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The Orkney Wargames Club meets

in Kirkwall on Thursday evenings.


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Ambush on the Mansfield Road, 1643

The English Civil War, Very Civile Actions, 28mm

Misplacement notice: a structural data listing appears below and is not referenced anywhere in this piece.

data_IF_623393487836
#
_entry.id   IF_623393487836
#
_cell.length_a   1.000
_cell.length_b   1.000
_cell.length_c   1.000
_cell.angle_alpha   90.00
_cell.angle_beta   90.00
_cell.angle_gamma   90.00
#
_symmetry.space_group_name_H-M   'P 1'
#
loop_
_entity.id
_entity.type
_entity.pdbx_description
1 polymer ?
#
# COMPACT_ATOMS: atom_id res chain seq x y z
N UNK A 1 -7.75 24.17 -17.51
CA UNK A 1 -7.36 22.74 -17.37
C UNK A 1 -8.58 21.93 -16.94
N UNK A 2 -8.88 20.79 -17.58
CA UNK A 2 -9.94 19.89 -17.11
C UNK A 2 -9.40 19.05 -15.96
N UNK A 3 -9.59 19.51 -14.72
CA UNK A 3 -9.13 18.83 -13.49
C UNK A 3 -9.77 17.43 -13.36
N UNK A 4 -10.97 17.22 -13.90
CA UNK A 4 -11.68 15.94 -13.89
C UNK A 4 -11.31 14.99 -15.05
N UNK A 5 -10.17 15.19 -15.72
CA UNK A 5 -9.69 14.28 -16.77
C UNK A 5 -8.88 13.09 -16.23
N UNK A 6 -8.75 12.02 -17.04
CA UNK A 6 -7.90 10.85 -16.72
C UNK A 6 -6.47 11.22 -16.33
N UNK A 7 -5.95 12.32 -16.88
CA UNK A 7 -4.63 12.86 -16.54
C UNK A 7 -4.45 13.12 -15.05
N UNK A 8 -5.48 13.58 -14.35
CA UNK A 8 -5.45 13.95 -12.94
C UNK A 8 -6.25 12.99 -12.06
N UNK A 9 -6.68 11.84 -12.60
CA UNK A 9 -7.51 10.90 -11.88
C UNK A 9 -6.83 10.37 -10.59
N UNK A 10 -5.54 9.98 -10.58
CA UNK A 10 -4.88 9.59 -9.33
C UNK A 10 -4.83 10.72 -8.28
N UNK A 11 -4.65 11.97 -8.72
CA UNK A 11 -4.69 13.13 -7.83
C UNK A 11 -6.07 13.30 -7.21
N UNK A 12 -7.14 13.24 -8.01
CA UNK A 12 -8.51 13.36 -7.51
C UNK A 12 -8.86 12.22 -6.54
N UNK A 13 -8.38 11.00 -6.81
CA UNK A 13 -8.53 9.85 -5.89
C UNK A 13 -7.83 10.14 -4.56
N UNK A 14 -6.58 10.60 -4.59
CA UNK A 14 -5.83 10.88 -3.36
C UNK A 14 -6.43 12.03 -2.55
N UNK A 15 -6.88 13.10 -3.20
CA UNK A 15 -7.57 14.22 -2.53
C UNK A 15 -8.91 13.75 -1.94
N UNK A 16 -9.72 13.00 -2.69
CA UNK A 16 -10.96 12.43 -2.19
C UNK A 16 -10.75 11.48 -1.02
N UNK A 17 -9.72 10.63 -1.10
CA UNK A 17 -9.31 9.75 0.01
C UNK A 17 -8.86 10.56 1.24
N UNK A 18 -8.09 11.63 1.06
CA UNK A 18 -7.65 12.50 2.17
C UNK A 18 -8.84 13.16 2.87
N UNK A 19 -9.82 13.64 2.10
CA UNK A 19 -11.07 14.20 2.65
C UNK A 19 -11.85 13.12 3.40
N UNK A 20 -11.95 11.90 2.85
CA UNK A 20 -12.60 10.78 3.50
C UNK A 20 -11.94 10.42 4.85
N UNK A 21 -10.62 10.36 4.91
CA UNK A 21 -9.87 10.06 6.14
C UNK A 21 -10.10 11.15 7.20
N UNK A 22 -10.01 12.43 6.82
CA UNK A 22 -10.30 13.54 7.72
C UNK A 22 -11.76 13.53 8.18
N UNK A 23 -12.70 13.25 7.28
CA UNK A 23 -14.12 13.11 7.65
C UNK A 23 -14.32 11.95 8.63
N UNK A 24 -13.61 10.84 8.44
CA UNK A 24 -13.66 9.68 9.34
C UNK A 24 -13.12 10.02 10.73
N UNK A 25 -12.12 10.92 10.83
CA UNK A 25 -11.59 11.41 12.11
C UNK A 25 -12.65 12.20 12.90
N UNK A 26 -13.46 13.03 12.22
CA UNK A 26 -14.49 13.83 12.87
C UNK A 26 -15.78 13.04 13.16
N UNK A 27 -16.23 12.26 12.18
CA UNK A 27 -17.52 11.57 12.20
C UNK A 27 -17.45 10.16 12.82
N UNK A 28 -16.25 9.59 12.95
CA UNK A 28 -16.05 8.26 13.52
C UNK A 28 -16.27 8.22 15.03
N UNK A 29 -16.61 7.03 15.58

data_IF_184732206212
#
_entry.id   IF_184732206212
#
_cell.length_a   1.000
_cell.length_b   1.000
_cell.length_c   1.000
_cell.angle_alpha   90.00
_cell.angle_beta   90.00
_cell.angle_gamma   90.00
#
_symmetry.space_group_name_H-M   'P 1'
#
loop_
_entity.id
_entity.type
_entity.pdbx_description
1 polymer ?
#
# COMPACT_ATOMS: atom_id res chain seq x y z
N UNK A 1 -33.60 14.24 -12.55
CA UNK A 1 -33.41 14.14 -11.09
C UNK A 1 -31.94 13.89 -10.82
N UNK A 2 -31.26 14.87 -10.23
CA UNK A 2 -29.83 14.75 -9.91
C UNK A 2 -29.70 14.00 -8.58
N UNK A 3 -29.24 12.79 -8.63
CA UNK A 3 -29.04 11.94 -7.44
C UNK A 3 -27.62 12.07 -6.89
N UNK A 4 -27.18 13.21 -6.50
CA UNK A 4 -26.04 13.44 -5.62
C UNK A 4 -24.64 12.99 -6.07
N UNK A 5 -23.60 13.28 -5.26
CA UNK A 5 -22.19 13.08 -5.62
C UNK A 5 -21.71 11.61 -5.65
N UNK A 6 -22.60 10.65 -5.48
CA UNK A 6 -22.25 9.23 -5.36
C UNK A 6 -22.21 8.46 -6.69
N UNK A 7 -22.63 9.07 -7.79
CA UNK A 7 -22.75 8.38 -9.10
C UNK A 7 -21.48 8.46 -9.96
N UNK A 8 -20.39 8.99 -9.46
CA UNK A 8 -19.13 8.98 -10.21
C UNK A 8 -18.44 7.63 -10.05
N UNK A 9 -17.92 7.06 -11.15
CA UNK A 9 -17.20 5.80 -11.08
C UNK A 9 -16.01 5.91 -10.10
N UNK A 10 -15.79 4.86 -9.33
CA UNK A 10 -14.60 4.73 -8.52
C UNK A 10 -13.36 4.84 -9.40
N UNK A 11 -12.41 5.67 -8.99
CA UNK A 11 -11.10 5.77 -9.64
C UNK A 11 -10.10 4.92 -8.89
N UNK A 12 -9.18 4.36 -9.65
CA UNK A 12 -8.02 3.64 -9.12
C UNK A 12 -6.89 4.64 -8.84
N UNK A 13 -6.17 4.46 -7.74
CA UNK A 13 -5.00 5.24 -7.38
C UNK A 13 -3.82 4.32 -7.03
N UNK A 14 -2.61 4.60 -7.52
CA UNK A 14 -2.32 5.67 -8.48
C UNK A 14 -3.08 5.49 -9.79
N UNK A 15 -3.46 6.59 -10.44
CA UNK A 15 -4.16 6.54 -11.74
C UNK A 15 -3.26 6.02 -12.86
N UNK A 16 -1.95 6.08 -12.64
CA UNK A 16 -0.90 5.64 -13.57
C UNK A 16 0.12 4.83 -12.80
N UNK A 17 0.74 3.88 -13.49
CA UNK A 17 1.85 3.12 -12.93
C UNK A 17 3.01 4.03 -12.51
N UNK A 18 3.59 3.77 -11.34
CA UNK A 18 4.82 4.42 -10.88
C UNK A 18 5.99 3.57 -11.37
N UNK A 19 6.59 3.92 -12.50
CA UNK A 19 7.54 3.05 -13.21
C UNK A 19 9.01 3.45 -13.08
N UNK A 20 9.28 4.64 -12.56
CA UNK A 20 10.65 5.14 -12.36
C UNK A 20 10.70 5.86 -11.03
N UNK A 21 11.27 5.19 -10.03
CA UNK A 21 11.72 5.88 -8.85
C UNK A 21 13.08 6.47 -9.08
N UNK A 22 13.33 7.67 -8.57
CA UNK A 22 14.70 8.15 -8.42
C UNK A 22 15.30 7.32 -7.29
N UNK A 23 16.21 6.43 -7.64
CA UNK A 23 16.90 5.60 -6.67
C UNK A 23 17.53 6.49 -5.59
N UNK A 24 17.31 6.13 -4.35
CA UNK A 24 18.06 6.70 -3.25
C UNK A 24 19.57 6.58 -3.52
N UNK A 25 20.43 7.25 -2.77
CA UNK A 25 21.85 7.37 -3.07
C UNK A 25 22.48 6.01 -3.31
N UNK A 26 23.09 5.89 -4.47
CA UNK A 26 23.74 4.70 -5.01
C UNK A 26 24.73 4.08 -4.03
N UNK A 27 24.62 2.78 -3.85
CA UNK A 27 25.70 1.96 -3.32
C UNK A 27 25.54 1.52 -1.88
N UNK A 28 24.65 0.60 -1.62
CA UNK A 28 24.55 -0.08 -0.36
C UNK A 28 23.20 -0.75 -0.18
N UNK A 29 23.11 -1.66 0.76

This little English Civil War game was loosely based on Charles S. Grant’s “wagon train” scenario – an old wargaming staple. The idea is that a small Royalist column had to make its way across the table to deliver supplies to a beleaguered garrison – in this case the defenders of a small manor house.ecw-july-09-05The Parliamentarians were more numerous, but their arrival was diced for, with a “1-5” representing different 2×2 foot terrain tiles around the table, and a “6” meaning the troops had irrevocably lost their way. We arrived to find figure painting gurus Dave Imrie and Brian Phillips had set up a small 6×4 foot table for a photo shoot. When they’d finished we simply borrowed it, and replaced the Ancient buildings for more 17th century looking ones.ecw-july-09-014 I believe the terrain boards themselves were built by lover of bright Air Lingus green… Still, it was all much nicer than we were used to, and besides, it was already set up!ecw-july-09-017Most of the Parliamentarians arrived on either Turn 4 or Turn 6 (the arrival time was diced for too), and they came on at either side of the manor house. This of course meant that they had a chance to bar the way to the Royalists before they’d marched across the table, despite the harassing fire from the garrison. All the troops were rated “Local Trained Bands” or early war “Harquebusiers”, which meant they weren’t particularly good – it all depended on the officer chits we’d drawn.ecw-july-09-04For instance, most units were unable to form into compact, disciplined bodies, unless the officer was “Disciplined”, which meant the troops were too. It really is an excellent system, particularly when fighting games set at this level of battle, where a regiment of foot consists of three blocks (one pike and two musket), with a total of 48 figures.ecw-july-09-21Well, the Royalist horse tried their best, riding down a block of unsupported Parliamentarian muskets, and charging a unit of horse. It just wasn’t enough. For the most part the Parliamentarian line held firm. When Parliamentarian reinforcements appeared they cut round behind the Royalists, picking off the rearguard of the relief column. At that point it was quite clear that the manor house would have to do without its supplies, and the best Dougie Trail’s Royalists could manage to to pull back and try again another day. That meant that victory was awarded to the good guys, played by myself and Mikowai Staszek – actually more “Nicholas” than me, as he had all the front-line troops.ecw-july-09-18As usual we used Very Civile Actions, the free rules set available from The Perfect Captain. We’ve modified them slightly, mainly by increasing the movement rates by 50% to suit 28mm figures. However, as an “off the peg” set of English Civil War rules, these are hard to beat.ecw-july-09-15


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